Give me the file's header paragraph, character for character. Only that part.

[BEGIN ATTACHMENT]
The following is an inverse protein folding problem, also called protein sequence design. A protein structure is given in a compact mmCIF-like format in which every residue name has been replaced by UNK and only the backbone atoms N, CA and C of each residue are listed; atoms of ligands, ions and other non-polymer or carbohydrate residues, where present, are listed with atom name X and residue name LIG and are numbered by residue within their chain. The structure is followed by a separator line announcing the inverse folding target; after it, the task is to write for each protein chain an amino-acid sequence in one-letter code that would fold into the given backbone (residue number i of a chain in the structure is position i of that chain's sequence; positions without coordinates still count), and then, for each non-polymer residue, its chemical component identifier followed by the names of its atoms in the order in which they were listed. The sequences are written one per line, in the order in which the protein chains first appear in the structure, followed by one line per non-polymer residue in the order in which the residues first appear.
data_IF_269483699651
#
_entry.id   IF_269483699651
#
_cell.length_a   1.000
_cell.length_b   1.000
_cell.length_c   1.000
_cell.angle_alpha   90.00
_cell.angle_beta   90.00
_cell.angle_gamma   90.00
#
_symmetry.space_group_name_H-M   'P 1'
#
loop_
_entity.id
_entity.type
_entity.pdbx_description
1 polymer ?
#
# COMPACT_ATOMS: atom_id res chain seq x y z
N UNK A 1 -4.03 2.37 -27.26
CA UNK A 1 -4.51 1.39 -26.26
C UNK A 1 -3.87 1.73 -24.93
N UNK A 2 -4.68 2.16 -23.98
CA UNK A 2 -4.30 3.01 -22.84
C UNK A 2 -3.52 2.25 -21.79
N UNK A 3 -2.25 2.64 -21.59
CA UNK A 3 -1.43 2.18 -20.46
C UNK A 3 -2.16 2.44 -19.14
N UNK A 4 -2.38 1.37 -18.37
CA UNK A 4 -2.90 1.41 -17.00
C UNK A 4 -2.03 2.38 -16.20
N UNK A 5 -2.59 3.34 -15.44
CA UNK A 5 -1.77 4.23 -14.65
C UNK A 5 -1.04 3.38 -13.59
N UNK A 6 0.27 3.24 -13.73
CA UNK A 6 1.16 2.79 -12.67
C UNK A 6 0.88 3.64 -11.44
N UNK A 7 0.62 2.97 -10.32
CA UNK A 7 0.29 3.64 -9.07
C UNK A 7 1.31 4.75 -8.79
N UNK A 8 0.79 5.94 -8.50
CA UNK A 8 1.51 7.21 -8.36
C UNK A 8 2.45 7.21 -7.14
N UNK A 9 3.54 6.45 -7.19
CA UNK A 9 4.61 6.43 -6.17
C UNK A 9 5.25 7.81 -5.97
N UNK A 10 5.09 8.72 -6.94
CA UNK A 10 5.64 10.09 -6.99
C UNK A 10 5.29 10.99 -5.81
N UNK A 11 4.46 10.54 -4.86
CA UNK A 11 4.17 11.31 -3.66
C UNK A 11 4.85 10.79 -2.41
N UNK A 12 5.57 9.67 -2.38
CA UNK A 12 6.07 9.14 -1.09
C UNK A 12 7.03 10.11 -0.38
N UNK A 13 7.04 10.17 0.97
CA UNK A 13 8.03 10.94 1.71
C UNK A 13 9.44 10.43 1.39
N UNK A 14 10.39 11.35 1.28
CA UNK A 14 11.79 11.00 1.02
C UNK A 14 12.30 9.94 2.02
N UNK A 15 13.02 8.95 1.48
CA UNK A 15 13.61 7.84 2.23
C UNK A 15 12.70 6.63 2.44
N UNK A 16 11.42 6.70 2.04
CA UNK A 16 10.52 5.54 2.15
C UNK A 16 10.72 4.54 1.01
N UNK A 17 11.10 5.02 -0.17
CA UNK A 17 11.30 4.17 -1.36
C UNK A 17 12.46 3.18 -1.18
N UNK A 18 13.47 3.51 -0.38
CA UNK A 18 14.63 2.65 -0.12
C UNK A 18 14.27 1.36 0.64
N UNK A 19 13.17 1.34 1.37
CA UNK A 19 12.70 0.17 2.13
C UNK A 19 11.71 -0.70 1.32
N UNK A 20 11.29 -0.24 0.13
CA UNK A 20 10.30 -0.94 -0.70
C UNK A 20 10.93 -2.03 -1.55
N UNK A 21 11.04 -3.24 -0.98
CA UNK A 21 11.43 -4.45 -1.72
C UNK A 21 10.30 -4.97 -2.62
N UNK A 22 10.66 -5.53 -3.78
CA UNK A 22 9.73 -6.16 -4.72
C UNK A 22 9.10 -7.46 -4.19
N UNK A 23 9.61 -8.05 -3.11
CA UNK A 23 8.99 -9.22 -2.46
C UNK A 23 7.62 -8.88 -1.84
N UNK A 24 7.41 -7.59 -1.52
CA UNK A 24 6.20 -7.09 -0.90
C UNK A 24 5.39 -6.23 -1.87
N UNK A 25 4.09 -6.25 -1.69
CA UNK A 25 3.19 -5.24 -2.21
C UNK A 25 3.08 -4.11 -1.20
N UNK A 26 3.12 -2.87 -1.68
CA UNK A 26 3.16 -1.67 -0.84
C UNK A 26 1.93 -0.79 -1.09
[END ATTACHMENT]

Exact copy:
The following is an inverse protein folding problem, also called protein sequence design. A protein structure is given in a compact mmCIF-like format in which every residue name has been replaced by UNK and only the backbone atoms N, CA and C of each residue are listed; atoms of ligands, ions and other non-polymer or carbohydrate residues, where present, are listed with atom name X and residue name LIG and are numbered by residue within their chain. The structure is followed by a separator line announcing the inverse folding target; after it, the task is to write for each protein chain an amino-acid sequence in one-letter code that would fold into the given backbone (residue number i of a chain in the structure is position i of that chain's sequence; positions without coordinates still count), and then, for each non-polymer residue, its chemical component identifier followed by the names of its atoms in the order in which they were listed. The sequences are written one per line, in the order in which the protein chains first appear in the structure, followed by one line per non-polymer residue in the order in which the residues first appear.